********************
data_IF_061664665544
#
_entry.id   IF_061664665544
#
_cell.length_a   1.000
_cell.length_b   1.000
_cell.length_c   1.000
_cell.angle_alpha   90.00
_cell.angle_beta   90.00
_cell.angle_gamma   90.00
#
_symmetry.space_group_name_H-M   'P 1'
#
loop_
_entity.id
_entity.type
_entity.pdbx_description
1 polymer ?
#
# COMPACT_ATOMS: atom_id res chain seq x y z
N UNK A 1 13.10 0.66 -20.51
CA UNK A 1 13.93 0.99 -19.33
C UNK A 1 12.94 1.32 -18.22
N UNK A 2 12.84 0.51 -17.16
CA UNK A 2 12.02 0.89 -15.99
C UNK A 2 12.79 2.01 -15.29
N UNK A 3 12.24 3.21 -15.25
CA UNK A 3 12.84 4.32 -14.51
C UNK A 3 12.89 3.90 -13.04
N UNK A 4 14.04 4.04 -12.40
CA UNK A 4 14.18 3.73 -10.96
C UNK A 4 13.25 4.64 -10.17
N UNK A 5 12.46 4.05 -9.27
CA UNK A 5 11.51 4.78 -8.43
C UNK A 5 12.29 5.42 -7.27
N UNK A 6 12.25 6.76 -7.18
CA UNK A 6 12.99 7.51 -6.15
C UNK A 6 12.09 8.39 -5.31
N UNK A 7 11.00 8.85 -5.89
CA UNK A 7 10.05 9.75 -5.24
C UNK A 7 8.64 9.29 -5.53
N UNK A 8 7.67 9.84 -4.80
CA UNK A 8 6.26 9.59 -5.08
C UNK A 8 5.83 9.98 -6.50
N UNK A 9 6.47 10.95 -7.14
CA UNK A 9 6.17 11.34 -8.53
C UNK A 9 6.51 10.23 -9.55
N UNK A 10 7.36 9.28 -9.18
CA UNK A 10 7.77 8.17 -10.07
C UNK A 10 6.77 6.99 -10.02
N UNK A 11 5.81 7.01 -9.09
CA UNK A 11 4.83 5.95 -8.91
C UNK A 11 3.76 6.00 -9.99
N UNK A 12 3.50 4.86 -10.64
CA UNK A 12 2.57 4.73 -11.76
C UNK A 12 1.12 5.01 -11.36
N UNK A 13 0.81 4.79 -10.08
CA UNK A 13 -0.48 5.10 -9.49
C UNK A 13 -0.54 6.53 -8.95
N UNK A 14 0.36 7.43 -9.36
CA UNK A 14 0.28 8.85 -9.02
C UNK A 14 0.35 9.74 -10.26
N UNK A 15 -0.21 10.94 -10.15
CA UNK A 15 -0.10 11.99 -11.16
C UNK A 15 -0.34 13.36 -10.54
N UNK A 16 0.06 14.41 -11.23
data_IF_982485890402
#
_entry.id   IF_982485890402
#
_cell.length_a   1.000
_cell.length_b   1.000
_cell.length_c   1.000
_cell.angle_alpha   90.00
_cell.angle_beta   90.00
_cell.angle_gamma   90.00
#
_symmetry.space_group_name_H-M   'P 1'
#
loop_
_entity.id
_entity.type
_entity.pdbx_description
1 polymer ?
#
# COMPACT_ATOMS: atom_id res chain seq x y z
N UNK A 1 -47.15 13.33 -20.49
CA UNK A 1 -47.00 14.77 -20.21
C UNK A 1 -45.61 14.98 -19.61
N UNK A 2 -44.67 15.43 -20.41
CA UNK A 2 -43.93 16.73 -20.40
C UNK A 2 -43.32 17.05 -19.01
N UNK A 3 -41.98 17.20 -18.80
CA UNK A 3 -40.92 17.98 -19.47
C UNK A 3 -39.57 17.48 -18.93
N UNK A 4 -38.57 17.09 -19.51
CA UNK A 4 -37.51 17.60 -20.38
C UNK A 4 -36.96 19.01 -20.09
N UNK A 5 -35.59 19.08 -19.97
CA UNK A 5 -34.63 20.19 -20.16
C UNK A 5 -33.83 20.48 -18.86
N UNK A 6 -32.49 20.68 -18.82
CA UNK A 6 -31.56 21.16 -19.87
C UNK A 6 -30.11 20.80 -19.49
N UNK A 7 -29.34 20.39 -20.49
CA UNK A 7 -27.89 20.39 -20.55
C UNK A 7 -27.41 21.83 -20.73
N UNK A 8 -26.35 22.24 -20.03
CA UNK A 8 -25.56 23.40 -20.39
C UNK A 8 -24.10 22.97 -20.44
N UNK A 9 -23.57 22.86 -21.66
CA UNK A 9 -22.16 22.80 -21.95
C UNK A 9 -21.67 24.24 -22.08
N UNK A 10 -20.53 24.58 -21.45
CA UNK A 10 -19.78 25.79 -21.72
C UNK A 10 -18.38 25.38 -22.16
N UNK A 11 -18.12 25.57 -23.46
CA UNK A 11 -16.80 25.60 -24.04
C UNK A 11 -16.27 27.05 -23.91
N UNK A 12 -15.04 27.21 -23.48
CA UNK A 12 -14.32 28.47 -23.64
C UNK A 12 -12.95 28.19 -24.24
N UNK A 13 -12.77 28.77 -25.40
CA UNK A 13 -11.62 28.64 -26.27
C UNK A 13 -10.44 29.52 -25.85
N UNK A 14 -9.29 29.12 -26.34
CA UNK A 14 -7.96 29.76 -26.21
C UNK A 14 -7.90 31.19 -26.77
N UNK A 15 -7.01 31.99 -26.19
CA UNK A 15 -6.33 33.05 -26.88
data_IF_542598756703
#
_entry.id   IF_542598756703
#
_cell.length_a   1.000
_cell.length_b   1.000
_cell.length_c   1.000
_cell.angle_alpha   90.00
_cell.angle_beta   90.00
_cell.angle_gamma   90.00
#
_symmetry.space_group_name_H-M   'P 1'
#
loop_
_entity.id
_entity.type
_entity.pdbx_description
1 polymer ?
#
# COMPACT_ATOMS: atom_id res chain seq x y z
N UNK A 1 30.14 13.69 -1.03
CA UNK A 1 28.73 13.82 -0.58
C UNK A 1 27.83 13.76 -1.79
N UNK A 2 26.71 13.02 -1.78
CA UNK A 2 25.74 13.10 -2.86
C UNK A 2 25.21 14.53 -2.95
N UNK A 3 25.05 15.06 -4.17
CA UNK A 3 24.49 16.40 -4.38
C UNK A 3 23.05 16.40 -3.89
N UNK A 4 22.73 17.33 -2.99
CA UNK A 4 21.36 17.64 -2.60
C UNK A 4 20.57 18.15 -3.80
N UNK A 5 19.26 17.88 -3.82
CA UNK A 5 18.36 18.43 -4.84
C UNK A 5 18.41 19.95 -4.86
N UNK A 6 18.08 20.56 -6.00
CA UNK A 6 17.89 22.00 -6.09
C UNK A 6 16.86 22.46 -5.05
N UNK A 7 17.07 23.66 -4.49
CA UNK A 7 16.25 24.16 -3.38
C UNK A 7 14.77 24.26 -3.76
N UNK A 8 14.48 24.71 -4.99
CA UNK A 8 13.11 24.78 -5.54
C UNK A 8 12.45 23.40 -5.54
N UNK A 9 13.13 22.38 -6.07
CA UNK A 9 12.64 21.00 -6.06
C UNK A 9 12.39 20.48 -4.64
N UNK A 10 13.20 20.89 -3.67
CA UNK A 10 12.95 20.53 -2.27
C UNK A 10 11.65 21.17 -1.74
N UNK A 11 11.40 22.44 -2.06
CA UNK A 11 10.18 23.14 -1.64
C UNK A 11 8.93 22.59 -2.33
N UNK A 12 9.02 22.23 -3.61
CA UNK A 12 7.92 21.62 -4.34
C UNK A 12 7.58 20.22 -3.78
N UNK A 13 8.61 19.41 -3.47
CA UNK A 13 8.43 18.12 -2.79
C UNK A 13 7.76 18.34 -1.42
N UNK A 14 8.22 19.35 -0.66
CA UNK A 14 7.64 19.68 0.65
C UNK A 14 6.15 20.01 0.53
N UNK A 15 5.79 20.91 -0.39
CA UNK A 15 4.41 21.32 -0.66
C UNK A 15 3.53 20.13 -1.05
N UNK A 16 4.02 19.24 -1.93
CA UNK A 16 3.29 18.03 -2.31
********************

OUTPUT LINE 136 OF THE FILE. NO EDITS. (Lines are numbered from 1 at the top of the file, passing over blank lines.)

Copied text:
_cell.length_b   1.000